To add to what Jacqui and Tom have already advised, if you do end up being a party of six, you're definitely going to need to rent what is called in Scotland a "people carrier." Although the term "SUV" has now become fairly standard across the UK. As in the US, there are several sizes of SUVs. You'd need a seven passenger if you end up with six people. Examples would be the Peugeot 5008, Skoda Kodiaq, or the Ford Galaxy. If you do end up with six people in your group, you will probably want to reserve as soon as you've finalized your plans, as those vehicles are at a premium (and command a premium price!).
If your travelling party ends up being three or four, you could easily get away with a class D four door sedan. Make sure that you have enough space in the boot (trunk) for everyone's luggage.
Moreso than the roads, a vehicle of the size of a seven passenger SUV will be difficult to park, especially in multi-story car parks. Those car parks were designed for much smaller cars. Most of the roads in Scotland are okay for an SUV type vehicle. If it's your first time over, I would not suggest tackling the Bealach-na-Ba, unless you have nerves of steel.
I'm assuming that you'll be doing all of the driving. You can add an additional driver, but you need to be aware of age requirements. If memory serves me correctly, the minimum age to hire a car in Scotland is 25. People younger than 25 can hire a car, but the premiums for doing so are quite steep. There is also an additional (daily) premium for each additional driver.
To add to Tom's reply, I'd highly recommend getting a copy of the UK Highway Code book. It has everything you'll need to know about driving in Scotland, including how to drive on single lane roads with passing places. It's similar to what you would get from your local DMV, but with lots more information, including photos of every highway sign you might encounter. The Highway Code book is available through Amazon, or Amazon.co.uk.
You definitely won't want to have a car in Glasgow or Edinburgh, but if plans necessitate that you have the vehicle for the entirety of your travels, make sure to get lodging that provides a parking space. As far as lodging is concerned, with anywhere between three and six of you travelling, you may need to reserve lodging well ahead of time. If there are no couples in your group, twin bedded rooms are really hard to find. Some of the hotel chains (Premier Inn, Travelodge) have a bed plus a sofabed in their rooms. However, there are no chain hotels west of the Caledonian Canal. You may want to consider hostels. Most are fairly modern, many with private rooms, and are a far cry from the uncomfortable bunkhouses of the late 20th. century.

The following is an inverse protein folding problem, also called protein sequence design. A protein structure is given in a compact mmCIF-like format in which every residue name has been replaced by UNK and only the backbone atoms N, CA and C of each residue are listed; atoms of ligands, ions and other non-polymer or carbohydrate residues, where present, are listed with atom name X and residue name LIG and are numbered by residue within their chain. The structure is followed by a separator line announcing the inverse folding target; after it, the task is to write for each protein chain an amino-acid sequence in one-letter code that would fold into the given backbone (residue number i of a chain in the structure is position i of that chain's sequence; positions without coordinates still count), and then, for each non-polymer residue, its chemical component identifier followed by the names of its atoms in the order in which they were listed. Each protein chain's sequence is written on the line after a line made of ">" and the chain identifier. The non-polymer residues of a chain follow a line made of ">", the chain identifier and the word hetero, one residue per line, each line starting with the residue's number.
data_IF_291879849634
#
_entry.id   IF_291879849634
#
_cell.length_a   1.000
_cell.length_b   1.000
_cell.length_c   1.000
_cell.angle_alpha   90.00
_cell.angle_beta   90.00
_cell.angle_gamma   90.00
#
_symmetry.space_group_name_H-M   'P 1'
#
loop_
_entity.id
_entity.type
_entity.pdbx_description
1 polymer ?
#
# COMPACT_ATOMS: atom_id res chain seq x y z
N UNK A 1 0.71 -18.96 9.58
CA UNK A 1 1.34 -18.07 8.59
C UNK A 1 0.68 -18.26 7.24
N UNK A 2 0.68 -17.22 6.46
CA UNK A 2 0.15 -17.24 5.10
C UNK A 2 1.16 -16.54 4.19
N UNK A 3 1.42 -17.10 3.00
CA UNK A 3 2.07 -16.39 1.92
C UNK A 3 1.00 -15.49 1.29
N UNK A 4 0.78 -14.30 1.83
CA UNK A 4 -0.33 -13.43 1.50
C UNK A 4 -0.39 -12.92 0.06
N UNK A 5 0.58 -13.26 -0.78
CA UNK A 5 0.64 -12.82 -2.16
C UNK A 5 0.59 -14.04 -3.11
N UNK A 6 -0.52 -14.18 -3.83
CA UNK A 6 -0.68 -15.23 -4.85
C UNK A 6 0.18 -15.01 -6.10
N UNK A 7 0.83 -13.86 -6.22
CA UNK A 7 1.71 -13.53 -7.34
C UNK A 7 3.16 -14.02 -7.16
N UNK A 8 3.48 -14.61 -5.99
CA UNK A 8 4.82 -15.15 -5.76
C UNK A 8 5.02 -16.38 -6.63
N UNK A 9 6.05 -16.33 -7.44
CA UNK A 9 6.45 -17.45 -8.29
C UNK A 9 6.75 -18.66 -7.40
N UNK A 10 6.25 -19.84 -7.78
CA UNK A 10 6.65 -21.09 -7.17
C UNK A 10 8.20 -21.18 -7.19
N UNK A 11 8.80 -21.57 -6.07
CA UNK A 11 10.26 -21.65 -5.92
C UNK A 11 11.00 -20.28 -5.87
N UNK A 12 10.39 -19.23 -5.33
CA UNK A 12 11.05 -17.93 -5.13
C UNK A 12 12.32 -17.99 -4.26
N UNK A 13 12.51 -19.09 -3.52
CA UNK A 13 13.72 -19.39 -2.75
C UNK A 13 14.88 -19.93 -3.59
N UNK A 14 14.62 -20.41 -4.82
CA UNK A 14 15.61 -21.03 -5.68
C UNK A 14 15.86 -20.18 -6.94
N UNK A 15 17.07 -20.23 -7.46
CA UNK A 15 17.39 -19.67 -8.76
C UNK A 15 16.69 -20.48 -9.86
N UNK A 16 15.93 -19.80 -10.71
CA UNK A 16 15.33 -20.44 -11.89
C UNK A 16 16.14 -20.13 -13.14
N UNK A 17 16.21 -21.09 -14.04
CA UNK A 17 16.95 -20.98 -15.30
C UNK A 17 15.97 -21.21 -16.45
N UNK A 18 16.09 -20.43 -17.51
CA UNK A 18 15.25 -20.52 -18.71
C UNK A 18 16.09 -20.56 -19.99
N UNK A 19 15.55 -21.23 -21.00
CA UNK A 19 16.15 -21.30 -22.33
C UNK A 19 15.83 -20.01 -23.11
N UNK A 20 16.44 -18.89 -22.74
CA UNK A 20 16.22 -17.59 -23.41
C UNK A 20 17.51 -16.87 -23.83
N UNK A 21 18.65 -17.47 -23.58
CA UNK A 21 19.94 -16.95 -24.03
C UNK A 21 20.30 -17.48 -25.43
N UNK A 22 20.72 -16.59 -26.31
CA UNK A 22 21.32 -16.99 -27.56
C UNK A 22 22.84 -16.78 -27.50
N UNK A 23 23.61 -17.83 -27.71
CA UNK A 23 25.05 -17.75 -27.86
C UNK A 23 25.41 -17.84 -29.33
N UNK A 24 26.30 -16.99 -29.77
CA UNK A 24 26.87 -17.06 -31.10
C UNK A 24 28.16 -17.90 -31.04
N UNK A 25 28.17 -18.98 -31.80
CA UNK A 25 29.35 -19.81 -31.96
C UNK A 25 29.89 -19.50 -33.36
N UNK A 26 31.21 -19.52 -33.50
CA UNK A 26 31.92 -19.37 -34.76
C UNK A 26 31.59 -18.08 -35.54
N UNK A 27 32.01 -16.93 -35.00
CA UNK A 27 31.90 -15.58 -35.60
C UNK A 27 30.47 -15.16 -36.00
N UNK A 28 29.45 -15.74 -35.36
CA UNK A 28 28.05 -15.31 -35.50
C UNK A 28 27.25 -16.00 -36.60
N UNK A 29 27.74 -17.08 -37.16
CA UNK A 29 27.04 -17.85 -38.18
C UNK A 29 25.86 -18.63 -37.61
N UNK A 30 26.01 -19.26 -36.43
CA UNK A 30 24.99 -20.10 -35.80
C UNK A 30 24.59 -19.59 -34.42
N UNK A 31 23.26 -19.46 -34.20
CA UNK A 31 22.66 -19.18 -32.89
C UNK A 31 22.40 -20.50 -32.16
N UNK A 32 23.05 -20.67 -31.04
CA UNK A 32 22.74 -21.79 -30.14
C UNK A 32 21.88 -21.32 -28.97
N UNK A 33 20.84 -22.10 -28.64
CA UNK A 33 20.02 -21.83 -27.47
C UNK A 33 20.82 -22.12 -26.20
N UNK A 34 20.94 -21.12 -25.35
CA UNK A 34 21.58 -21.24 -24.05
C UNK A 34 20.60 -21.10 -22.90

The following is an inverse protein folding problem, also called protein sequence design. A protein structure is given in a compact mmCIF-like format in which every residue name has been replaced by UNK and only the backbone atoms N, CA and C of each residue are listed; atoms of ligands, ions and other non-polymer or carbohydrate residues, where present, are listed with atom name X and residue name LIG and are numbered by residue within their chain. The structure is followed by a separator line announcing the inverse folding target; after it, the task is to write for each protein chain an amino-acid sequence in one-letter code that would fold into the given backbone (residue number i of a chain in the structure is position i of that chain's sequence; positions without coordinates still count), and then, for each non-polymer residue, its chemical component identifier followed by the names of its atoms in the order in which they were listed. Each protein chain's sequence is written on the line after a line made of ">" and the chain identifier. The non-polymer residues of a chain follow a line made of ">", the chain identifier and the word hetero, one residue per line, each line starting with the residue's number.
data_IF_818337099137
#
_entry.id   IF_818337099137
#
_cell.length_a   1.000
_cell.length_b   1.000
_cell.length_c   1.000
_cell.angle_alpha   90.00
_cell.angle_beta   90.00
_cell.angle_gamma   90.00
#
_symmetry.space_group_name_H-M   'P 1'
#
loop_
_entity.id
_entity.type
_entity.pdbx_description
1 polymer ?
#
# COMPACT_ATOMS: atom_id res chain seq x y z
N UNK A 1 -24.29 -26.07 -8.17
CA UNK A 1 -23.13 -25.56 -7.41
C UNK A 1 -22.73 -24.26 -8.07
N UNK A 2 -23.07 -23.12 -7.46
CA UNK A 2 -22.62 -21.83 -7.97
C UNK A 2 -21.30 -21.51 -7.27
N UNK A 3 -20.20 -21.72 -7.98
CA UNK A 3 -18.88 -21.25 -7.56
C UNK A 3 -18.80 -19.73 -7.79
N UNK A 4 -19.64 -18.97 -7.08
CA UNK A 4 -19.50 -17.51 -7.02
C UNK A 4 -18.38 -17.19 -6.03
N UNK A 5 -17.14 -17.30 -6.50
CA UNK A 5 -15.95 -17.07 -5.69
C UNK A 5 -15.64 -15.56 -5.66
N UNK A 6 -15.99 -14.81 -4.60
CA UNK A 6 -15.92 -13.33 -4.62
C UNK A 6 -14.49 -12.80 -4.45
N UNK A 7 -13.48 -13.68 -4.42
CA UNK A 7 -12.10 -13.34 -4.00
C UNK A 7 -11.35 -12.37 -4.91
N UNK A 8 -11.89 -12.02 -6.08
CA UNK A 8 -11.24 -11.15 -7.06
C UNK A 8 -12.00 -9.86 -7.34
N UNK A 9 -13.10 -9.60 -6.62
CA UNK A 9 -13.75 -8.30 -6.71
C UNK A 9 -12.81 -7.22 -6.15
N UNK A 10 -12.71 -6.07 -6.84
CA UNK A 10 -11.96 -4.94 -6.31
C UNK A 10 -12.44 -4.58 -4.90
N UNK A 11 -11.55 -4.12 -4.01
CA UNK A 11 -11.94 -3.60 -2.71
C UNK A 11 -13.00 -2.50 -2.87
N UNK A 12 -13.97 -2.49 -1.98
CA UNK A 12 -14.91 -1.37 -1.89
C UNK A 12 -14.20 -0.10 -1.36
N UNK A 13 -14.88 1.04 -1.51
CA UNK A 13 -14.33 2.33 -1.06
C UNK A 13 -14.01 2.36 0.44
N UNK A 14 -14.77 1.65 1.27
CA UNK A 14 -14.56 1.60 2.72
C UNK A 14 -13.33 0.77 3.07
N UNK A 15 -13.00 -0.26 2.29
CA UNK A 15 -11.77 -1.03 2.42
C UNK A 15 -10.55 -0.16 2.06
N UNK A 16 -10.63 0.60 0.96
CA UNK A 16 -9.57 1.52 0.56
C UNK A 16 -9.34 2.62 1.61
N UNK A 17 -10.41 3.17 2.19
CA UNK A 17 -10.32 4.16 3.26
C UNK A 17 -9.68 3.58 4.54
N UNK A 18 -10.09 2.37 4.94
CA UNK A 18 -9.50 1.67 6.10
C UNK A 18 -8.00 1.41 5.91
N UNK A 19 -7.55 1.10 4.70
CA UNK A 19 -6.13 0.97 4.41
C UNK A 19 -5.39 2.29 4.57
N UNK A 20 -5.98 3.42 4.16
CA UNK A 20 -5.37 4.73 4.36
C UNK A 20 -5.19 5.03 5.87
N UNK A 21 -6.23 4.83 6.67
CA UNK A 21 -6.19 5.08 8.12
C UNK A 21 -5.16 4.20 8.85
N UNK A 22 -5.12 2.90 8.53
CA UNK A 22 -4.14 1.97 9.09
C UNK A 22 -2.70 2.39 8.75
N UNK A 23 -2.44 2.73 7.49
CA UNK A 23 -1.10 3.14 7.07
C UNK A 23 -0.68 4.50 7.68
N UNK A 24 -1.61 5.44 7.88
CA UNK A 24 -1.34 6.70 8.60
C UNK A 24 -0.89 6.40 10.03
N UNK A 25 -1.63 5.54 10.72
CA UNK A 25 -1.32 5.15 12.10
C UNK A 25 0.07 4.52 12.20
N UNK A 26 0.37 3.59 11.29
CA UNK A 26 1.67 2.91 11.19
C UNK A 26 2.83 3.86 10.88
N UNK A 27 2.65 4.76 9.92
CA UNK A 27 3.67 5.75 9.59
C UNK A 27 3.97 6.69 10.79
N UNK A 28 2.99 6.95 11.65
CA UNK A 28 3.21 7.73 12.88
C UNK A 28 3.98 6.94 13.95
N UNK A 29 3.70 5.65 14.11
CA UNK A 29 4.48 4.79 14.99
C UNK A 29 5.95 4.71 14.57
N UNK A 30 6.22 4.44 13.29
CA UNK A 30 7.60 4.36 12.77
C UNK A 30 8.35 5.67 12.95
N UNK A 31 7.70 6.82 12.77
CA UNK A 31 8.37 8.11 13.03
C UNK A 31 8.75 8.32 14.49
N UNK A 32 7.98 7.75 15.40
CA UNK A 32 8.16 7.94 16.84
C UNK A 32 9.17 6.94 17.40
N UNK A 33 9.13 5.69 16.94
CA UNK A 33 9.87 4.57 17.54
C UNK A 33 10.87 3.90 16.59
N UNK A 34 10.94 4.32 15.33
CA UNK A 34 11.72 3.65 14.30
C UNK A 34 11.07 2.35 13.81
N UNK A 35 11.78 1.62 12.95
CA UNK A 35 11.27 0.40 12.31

June is not quite peak season, so you shouldn't encounter quite as many other tourists as you would in July and August, which is when school holidays are in Britain. You definitely don't want to miss out on Skye, but there are many other islands to choose from if you're looking for less crowded places. The Outer Hebrides, for one, and the Small Isles (Rum, Eigg, Canna, Muck), can be places to really escape the crowds. But as Jacqui pointed out, there are many places on Skye outwith the main tourist attractions where you can hike for hours without encountering anyone.
As far as flying in to Edinburgh vs. Glasgow, you should weigh the cost of flights plus public transportation between the two against the cost of hiring a car for the extra days. As I already noted, you don't need a car in either city. The public transportation is excellent, taxis are everywhere, and parking can be quite costly. Plus there's the hassle of avoiding the dreaded bus lanes and bike lanes.
As Jacqui advised, come back when your plans are more concrete, and we'll provide more advice.
Skyegirl, I am tired of those multi-town trips. I did it with my kids and two other people in Germany & France in 2009. We actually missed a couple of places because we just were worn out and not getting out and on the road quick enough some days. My daughter, her friend and I just went to Japan this summer and it was another miserable paced trip. My daughter insisted on seeing Kyoto. I just wanted to see Tokyo and visit family so we wouldn't be running around so much. We also visited one of our previous exchange students for a day outside of the city. We were running around so much and miserable. My Japanese family meant well and wanted us to see as much as possible but it wasn't fun a lot of the time. When I first thought about this trip to Scotland, thought about booking a Rick Steve's tour but then my daughter told me she hated being on a schedule. I wanted to do it to get some of the history while we traveled around and not having to drive on the left side of the road. But then decided I want a more leisure trip this time.